Canis ISSN: 2398-2942

Anemia: laboratory investigation

Contributor(s): Prof Bernard Feldman, David Godfrey, Yvonne McGrotty

Introduction

  • Anemia is a sign of disease NOT a diagnosis, that is, not a disease per se.
  • Identification of anemia on a blood screen demands further investigation to characterize the type and establish the etiology of the anemia.
    Follow the diagnostic tree for Hemolytic Anemia  Hemolytic Anemia.

Is the patient anemic?

  • Anemia is an absolute decrease (of more than 2 standard deviations below the normal mean at normal blood volume) in at least one of: PCV may be normal or increased in dehydrated animals with anemia. This is particularly true of Addisonian dogs Hypoadrenocorticism.
  • Once animal is hydrated hematological analytes should be reassessed.
  • Normal hematological analytes may be present in animals with acute hemorrhage in the first 24-36 h, ie animals become hypovolemic but lose all constituents of blood in equal quantities.
  • Volume support should be given and PCV monitored at regular intervals to establish severity of anemia and response.
  • The spleen may falsely elevate red cell count reducing the degree of anemia:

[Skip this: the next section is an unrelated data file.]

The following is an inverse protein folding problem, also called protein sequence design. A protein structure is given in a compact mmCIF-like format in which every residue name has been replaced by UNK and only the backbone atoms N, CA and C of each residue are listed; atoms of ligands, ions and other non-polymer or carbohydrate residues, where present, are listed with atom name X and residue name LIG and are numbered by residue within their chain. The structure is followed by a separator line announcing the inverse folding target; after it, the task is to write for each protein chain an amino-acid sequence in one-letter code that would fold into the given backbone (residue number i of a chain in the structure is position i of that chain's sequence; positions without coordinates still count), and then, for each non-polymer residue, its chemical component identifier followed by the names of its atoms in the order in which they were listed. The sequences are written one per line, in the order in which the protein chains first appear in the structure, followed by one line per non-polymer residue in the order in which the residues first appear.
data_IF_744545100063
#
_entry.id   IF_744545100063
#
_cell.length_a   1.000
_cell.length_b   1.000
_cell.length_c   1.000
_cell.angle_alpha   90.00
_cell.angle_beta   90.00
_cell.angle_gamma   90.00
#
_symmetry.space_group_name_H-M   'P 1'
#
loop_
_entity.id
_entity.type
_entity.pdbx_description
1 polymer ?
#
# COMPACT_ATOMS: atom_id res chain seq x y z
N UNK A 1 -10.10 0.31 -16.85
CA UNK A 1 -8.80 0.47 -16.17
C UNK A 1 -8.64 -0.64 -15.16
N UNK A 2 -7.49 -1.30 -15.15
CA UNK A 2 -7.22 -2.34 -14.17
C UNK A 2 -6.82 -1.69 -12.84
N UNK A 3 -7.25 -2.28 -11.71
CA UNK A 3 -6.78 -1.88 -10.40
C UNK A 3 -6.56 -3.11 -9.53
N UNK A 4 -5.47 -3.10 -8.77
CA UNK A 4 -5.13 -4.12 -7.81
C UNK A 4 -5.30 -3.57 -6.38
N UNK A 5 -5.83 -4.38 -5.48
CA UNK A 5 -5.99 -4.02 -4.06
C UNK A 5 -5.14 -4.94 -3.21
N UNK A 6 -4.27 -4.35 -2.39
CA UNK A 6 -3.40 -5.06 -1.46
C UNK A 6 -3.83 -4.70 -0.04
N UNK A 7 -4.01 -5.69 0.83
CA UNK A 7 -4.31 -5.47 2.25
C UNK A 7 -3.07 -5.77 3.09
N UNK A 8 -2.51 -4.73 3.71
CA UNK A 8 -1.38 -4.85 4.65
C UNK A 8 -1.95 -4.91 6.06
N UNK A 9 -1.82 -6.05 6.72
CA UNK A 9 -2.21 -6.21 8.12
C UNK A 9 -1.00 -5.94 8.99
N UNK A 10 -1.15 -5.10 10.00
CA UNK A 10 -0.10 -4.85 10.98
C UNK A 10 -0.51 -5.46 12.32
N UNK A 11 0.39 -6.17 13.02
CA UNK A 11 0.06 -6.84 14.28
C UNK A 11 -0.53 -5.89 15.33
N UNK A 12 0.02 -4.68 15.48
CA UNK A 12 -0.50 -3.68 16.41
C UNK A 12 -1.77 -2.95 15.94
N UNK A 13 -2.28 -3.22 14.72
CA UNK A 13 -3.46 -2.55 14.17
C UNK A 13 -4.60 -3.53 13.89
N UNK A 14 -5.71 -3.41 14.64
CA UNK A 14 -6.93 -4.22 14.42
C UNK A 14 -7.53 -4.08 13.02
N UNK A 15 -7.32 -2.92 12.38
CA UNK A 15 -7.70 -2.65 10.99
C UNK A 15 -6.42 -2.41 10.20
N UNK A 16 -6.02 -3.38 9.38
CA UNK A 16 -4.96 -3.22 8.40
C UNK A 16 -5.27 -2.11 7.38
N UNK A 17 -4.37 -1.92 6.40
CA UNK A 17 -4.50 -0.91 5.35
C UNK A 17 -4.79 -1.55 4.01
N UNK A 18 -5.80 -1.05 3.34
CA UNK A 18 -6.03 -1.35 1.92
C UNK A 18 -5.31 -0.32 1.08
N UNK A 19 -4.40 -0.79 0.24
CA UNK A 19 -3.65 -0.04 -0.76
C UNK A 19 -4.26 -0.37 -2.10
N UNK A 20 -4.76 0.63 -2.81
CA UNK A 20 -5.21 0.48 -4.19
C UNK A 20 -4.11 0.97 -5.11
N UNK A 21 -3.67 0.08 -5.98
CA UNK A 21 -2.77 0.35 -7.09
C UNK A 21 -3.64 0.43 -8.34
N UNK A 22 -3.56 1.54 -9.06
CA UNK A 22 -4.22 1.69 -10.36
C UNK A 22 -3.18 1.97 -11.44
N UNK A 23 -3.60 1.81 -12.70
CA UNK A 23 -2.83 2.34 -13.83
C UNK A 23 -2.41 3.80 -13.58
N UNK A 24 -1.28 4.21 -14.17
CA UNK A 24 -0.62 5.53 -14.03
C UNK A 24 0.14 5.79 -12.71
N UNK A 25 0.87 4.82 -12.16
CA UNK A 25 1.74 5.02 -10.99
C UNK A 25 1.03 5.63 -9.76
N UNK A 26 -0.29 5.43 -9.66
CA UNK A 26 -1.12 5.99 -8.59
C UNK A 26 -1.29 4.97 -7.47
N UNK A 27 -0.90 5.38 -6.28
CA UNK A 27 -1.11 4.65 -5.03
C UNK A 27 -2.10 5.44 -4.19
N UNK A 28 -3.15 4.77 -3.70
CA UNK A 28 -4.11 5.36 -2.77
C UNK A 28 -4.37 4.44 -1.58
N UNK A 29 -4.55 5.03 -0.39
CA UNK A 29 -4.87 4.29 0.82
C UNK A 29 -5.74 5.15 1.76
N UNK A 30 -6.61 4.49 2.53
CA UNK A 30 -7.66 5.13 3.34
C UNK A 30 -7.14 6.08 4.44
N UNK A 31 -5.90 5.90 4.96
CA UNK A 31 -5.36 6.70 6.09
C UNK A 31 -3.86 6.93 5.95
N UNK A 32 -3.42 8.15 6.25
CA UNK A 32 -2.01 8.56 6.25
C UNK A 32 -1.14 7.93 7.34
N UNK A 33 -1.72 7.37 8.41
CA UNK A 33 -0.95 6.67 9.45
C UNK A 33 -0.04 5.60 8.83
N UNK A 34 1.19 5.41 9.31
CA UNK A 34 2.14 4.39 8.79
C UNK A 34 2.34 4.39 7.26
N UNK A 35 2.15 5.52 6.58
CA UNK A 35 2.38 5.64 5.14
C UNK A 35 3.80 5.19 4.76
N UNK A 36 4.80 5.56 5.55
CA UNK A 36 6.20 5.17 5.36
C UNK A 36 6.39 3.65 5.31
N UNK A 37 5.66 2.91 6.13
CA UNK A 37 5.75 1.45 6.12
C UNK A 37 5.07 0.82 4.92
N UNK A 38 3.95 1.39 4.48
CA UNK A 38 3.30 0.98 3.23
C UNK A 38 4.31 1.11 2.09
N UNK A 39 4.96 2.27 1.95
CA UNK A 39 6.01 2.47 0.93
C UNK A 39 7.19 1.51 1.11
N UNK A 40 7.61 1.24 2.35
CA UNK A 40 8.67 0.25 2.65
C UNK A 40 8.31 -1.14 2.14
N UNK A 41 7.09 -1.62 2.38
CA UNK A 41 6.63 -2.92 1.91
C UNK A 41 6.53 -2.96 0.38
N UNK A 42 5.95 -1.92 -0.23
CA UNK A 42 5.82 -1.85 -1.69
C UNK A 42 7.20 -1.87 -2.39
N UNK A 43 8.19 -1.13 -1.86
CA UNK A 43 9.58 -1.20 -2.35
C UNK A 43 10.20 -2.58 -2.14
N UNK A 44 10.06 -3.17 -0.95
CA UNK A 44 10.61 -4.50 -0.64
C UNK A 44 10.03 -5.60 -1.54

• Contraction ’ rapid bolus of stored RBC released.
    • Relaxation ’ splenic storage or RBC removing them from circulation (rare).

Signalment
Age

Clinical signs

  • Weakness.
  • Lethargy.
  • Increased pulse rate; bounding pulse.
  • Secondary signs associated with primary cause of anemia, eg renal failure.
  • Mucous membrane pallor.
  • Evidence of hemorrhage.
  • Discolored urine (hematuria, hemoglobinuria).
  • Disease may be subclinical.

Clinical examination

  • Pale mucous membranes.
  • Tachycardia.
  • Bounding pulse.
  • Heart murmur.

Laboratory investigation

  • Where history and clinical signs are suggestive of anemia, or a general health screen suggests anemia, further tests to establish the etiology are carried out in order to establish:
    • Bone marrow response - consider bone marrow aspiration Bone marrow aspiration and/or biopsy.
    • Erythrocyte characteristics.
  • The questions that need to be answered are:
    • Is the anemia regenerative?
    • Is the regeneration adequate for the severity of the disease?
    • Is there increased destruction or loss of red blood cells?
    • What is the cause of the anemia?

Is the anemia regenerative?

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What is the cause of the anemia?

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Is there evidence of hemorrhage?

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Is the anemia non-regenerative?

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Further Reading

Publications

Refereed papers

Other sources of information

  • Knottenbelt C (2001) Investigation of anaemia in dogs. In Practice 23, 306-314.
  • Mills J (2000) Anaemia. In: Manual of Canine and Feline Haematology and Transfusion Medicine. 1st edn. Day M J, Mackin A & Littlewood J D (eds), BSAVA Publications, Gloucester, pp 29-42.


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